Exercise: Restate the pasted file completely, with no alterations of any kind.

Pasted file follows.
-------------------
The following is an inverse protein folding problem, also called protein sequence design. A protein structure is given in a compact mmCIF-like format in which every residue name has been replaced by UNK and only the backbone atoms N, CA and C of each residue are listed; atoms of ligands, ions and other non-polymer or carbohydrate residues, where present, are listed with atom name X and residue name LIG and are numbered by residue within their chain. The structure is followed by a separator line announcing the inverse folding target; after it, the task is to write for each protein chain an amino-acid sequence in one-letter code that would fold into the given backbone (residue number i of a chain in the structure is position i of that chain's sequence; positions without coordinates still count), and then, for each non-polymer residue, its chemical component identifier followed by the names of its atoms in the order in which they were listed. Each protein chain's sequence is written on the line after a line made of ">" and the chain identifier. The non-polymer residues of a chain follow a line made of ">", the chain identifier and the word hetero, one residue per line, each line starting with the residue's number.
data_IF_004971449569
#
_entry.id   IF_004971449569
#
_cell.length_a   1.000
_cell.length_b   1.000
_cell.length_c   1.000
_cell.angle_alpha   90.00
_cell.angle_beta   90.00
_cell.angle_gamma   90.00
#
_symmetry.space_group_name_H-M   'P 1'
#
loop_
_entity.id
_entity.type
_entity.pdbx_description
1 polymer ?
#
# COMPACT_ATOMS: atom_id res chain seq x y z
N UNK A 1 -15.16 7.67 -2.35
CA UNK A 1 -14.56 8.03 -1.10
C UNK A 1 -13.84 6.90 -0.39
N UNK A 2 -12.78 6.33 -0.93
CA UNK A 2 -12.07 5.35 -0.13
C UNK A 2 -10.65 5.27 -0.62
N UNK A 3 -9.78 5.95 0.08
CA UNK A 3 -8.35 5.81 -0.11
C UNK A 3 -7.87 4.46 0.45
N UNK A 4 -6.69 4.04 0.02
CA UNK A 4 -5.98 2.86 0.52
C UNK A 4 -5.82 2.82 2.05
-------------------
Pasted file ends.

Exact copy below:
The following is an inverse protein folding problem, also called protein sequence design. A protein structure is given in a compact mmCIF-like format in which every residue name has been replaced by UNK and only the backbone atoms N, CA and C of each residue are listed; atoms of ligands, ions and other non-polymer or carbohydrate residues, where present, are listed with atom name X and residue name LIG and are numbered by residue within their chain. The structure is followed by a separator line announcing the inverse folding target; after it, the task is to write for each protein chain an amino-acid sequence in one-letter code that would fold into the given backbone (residue number i of a chain in the structure is position i of that chain's sequence; positions without coordinates still count), and then, for each non-polymer residue, its chemical component identifier followed by the names of its atoms in the order in which they were listed. Each protein chain's sequence is written on the line after a line made of ">" and the chain identifier. The non-polymer residues of a chain follow a line made of ">", the chain identifier and the word hetero, one residue per line, each line starting with the residue's number.
data_IF_004971449569
#
_entry.id   IF_004971449569
#
_cell.length_a   1.000
_cell.length_b   1.000
_cell.length_c   1.000
_cell.angle_alpha   90.00
_cell.angle_beta   90.00
_cell.angle_gamma   90.00
#
_symmetry.space_group_name_H-M   'P 1'
#
loop_
_entity.id
_entity.type
_entity.pdbx_description
1 polymer ?
#
# COMPACT_ATOMS: atom_id res chain seq x y z
N UNK A 1 -15.16 7.67 -2.35
CA UNK A 1 -14.56 8.03 -1.10
C UNK A 1 -13.84 6.90 -0.39
N UNK A 2 -12.78 6.33 -0.93
CA UNK A 2 -12.07 5.35 -0.13
C UNK A 2 -10.65 5.27 -0.62
N UNK A 3 -9.78 5.95 0.08
CA UNK A 3 -8.35 5.81 -0.11
C UNK A 3 -7.87 4.46 0.45
N UNK A 4 -6.69 4.04 0.02
CA UNK A 4 -5.98 2.86 0.52
C UNK A 4 -5.82 2.82 2.05